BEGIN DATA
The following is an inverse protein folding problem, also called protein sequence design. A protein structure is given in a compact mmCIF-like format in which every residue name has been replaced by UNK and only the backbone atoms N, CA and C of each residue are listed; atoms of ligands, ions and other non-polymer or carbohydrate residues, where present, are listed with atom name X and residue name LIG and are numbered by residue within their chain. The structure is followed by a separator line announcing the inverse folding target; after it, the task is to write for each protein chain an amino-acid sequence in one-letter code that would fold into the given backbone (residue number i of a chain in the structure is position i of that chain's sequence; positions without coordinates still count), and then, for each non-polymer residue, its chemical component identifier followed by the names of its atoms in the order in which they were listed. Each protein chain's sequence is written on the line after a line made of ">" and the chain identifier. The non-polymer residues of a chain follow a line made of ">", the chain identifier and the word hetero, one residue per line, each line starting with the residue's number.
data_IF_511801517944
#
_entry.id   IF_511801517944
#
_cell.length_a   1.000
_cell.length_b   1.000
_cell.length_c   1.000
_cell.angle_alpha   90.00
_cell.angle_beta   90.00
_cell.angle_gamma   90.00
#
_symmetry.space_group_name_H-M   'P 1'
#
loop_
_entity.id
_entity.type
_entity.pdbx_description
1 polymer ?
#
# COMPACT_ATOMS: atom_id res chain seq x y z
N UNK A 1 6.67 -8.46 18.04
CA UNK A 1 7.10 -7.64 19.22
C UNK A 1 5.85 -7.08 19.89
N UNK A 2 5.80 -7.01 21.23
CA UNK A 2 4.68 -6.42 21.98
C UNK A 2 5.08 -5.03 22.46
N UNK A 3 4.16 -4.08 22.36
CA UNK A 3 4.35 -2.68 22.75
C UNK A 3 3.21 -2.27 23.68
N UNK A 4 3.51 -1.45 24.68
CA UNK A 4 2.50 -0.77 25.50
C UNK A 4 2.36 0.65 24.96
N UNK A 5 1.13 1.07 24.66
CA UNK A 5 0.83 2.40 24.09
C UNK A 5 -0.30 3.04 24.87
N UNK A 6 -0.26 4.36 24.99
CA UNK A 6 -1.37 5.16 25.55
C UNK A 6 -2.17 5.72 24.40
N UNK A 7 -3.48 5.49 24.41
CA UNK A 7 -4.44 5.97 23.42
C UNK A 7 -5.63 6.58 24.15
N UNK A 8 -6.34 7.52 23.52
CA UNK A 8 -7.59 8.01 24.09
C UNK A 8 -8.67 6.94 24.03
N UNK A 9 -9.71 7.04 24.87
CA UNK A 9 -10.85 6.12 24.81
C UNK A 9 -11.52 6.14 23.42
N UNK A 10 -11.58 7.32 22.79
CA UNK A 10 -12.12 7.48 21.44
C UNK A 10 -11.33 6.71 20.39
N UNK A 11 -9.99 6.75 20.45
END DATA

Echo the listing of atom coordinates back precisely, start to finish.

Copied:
The following is an inverse protein folding problem, also called protein sequence design. A protein structure is given in a compact mmCIF-like format in which every residue name has been replaced by UNK and only the backbone atoms N, CA and C of each residue are listed; atoms of ligands, ions and other non-polymer or carbohydrate residues, where present, are listed with atom name X and residue name LIG and are numbered by residue within their chain. The structure is followed by a separator line announcing the inverse folding target; after it, the task is to write for each protein chain an amino-acid sequence in one-letter code that would fold into the given backbone (residue number i of a chain in the structure is position i of that chain's sequence; positions without coordinates still count), and then, for each non-polymer residue, its chemical component identifier followed by the names of its atoms in the order in which they were listed. Each protein chain's sequence is written on the line after a line made of ">" and the chain identifier. The non-polymer residues of a chain follow a line made of ">", the chain identifier and the word hetero, one residue per line, each line starting with the residue's number.
data_IF_511801517944
#
_entry.id   IF_511801517944
#
_cell.length_a   1.000
_cell.length_b   1.000
_cell.length_c   1.000
_cell.angle_alpha   90.00
_cell.angle_beta   90.00
_cell.angle_gamma   90.00
#
_symmetry.space_group_name_H-M   'P 1'
#
loop_
_entity.id
_entity.type
_entity.pdbx_description
1 polymer ?
#
# COMPACT_ATOMS: atom_id res chain seq x y z
N UNK A 1 6.67 -8.46 18.04
CA UNK A 1 7.10 -7.64 19.22
C UNK A 1 5.85 -7.08 19.89
N UNK A 2 5.80 -7.01 21.23
CA UNK A 2 4.68 -6.42 21.98
C UNK A 2 5.08 -5.03 22.46
N UNK A 3 4.16 -4.08 22.36
CA UNK A 3 4.35 -2.68 22.75
C UNK A 3 3.21 -2.27 23.68
N UNK A 4 3.51 -1.45 24.68
CA UNK A 4 2.50 -0.77 25.50
C UNK A 4 2.36 0.65 24.96
N UNK A 5 1.13 1.07 24.66
CA UNK A 5 0.83 2.40 24.09
C UNK A 5 -0.30 3.04 24.87
N UNK A 6 -0.26 4.36 24.99
CA UNK A 6 -1.37 5.16 25.55
C UNK A 6 -2.17 5.72 24.40
N UNK A 7 -3.48 5.49 24.41
CA UNK A 7 -4.44 5.97 23.42
C UNK A 7 -5.63 6.58 24.15
N UNK A 8 -6.34 7.52 23.52
CA UNK A 8 -7.59 8.01 24.09
C UNK A 8 -8.67 6.94 24.03
N UNK A 9 -9.71 7.04 24.87
CA UNK A 9 -10.85 6.12 24.81
C UNK A 9 -11.52 6.14 23.42
N UNK A 10 -11.58 7.32 22.79
CA UNK A 10 -12.12 7.48 21.44
C UNK A 10 -11.33 6.71 20.39
N UNK A 11 -9.99 6.75 20.45